The Times reported that:

The protestors feel that the subsequent permissions followed as a matter of course on the broad approval given to Sir Leslie Martin’s ideas in 1959.  “Our case is really that the climate of opinion towards preservation has changed, and that if these ideas were put forward now they would not be accepted”, says Mr Peter Rice-Evans, a lecturer in physics who is on the Committee.

The Protest Committee sought signatures in the Senior Common Rooms of all the colleges of the University.  They planned to petition the Chancellor, the Queen Mother, who was also patron of the preservationist Georgian Group, which Summerson had helped establish in 1937.     

There is some evidence to support allegations of the intimidation of protestors.  Sir Douglas Logan, principal of the University, was determined to identify the ring-leaders.  On 27 January, he discovered that three were resident at the student accommodation at Connaught Hall.  He wrote to the Warden, Professor Lang, demanding to know where they came from and what they were studying, while Lionel Elvin, director of the Institute of Education, concentrated on mustering as much support as possible from his fellow college principals:

This terrace… was put up by speculative builders between 1820 and 1830.  It is punctuated by a mock Gothic church and even this side of Woburn Square lacks the splendid homogeneity of style that so fully justifies the scheduling of Bedford Square to be preserved.  The general air of the square is not one of Georgian beauty but of mixed styles and mild decay…  One may sympathise with those who are vigilant against vandalism.  But this is not vandalism: it is creative preservation.

Lasdun and Martin had become used to campaigning either to promote or defend the scheme.  In July 1968, the Bedford Trustees denied consent for construction to commence.  Lasdun and Martin immediately invited them to Lasdun’s offices at Queen Anne’s Gate and won them over.  In January 1969, the Court had been concerned that planning consent might need to be re-sought.  Martin met with the Director of Planning at the GLC and the threat was averted.  They would have been confident of doing the same with Convocation.  But on 12 February, with the meeting just over a week away, the Clerk of Court confirmed that the Chairman of Convocation, Sir Charles Harris, could not allow ‘strangers’ to the meeting.  They knew that Summerson, who would be speaking for the motion, had trained at the Bartlett School of Architecture and taught at Birkbeck, and so was eligible for Convocation membership.  They would have to find another way to make their case heard.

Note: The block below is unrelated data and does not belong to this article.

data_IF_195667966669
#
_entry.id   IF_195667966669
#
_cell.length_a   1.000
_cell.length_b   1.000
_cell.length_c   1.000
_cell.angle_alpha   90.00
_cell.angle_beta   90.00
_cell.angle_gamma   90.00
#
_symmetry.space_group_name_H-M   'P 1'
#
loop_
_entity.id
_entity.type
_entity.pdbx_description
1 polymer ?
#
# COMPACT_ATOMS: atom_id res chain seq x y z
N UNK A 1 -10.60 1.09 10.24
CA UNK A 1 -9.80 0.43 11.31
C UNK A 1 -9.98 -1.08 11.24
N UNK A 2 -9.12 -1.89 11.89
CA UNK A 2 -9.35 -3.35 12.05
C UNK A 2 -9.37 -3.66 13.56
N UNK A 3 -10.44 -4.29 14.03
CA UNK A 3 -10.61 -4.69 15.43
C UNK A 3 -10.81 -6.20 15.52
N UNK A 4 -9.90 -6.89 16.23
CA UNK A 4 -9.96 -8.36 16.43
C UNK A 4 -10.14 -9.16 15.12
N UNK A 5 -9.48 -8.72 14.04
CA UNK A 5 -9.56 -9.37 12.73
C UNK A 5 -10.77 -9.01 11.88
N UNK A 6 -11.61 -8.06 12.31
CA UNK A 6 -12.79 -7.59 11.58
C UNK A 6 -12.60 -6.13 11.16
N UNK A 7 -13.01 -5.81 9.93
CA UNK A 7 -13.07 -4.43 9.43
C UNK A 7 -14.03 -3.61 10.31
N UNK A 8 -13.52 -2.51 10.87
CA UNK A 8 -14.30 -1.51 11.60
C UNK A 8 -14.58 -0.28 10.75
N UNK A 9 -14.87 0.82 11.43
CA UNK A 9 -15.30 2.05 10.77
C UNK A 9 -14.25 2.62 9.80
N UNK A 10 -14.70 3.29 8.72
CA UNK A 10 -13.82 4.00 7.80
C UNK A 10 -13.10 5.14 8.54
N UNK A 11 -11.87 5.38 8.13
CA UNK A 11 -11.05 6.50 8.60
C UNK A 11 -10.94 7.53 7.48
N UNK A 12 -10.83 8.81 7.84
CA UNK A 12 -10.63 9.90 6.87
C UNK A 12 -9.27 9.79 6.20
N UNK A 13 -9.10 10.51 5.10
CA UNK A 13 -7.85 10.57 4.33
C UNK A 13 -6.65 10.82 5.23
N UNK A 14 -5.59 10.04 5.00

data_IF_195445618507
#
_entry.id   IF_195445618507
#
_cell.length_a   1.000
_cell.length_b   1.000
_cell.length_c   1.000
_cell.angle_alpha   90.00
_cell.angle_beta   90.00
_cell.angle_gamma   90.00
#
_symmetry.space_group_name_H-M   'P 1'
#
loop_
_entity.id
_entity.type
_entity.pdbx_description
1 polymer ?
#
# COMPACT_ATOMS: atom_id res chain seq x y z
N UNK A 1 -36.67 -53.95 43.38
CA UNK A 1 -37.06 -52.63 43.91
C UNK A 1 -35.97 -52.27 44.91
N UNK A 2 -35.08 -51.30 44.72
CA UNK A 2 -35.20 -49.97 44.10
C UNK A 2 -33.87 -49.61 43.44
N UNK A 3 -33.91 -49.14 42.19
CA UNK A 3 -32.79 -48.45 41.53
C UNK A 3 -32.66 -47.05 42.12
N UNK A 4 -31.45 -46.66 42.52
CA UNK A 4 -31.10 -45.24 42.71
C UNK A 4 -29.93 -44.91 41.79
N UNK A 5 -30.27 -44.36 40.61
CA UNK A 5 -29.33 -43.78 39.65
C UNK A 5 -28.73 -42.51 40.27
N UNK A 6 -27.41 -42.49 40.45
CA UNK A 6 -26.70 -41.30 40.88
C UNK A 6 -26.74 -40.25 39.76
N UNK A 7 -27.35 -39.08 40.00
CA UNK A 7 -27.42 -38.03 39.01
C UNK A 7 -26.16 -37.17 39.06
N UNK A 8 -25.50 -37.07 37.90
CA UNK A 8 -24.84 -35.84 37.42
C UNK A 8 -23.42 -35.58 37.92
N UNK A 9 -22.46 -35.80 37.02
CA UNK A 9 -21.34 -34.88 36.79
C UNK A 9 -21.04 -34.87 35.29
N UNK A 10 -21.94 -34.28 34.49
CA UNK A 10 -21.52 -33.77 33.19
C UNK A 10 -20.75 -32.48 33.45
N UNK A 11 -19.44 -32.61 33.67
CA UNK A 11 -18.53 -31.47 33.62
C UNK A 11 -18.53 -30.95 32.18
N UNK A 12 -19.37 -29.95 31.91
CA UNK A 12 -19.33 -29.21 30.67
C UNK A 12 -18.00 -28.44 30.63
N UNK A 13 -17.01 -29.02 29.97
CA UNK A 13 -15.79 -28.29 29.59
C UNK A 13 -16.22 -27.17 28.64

On 18 February, SOAS and the Institute of Education jointly placed a full page advertisement in The Times headed “Some Facts about Woburn Square” claiming that the protestors’ communications to the Press had been “partial and misleading.”  It went on to attack Summerson’s Achilles Heel – his appraisal of the Sim terraces in Georgian London.  But their strongest appeal was reserved for the future of the colleges:

If the “Save Woburn Square” movement were to succeed, the imaginative master plan drawn up by Professor Sir Leslie Martin for re-creating the area in Bloomsbury designated as the University Precinct would be completely frustrated.  Moreover, both the Institute of Education and SOAS would be compelled to remain in their present totally inadequate accommodation.  No alternative sites in the ownership of the University are available for the purpose-designed buildings required for their increased numbers, both staff and students, and for their teaching and research activities which have been so greatly expanded to meet national requirements.

In all, 603 members of Convocation gathered in the Beveridge Hall at Senate House for the extraordinary meeting at 6pm on 20 February.  Summerson formally proposed the motion:

‘That Convocation is of the opinion that the University has a special responsibility to preserve our architectural heritage and, since Woburn Square is one of the last examples of Georgian architecture in Bloomsbury, it asks the University to halt the imminent demolition and prepare new plans that will preserve at least the existing façades and the gardens, and it requests that the Court be informed of this Resolution.’